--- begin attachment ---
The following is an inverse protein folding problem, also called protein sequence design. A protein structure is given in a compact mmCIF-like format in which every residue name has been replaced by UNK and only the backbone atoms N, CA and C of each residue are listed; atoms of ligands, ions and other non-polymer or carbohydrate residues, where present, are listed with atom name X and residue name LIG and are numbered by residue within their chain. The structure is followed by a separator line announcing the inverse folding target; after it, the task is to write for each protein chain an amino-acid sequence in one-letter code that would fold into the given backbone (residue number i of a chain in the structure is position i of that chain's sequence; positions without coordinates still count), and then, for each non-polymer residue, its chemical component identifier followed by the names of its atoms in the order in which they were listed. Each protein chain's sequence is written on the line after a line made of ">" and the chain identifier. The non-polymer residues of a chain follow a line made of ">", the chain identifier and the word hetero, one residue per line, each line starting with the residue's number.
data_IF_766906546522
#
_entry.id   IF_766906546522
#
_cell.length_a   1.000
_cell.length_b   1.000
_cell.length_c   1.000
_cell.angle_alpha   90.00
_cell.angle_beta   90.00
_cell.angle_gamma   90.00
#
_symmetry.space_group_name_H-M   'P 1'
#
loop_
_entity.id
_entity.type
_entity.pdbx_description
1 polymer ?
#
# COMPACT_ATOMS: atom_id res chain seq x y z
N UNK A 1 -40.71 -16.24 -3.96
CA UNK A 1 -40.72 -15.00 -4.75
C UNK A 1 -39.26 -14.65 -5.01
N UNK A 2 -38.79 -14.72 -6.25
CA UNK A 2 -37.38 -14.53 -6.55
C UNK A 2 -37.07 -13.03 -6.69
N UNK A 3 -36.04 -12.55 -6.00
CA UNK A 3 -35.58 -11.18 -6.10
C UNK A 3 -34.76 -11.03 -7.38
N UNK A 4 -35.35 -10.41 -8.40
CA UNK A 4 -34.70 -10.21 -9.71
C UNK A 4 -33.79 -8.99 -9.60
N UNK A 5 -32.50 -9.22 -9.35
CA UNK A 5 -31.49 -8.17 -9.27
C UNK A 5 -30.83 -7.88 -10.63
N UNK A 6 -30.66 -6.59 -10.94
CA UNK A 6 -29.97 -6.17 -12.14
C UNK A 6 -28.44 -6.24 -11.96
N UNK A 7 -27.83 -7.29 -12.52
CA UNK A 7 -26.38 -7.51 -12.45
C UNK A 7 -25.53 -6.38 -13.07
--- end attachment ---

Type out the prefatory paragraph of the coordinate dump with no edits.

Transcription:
The following is an inverse protein folding problem, also called protein sequence design. A protein structure is given in a compact mmCIF-like format in which every residue name has been replaced by UNK and only the backbone atoms N, CA and C of each residue are listed; atoms of ligands, ions and other non-polymer or carbohydrate residues, where present, are listed with atom name X and residue name LIG and are numbered by residue within their chain. The structure is followed by a separator line announcing the inverse folding target; after it, the task is to write for each protein chain an amino-acid sequence in one-letter code that would fold into the given backbone (residue number i of a chain in the structure is position i of that chain's sequence; positions without coordinates still count), and then, for each non-polymer residue, its chemical component identifier followed by the names of its atoms in the order in which they were listed. Each protein chain's sequence is written on the line after a line made of ">" and the chain identifier. The non-polymer residues of a chain follow a line made of ">", the chain identifier and the word hetero, one residue per line, each line starting with the residue's number.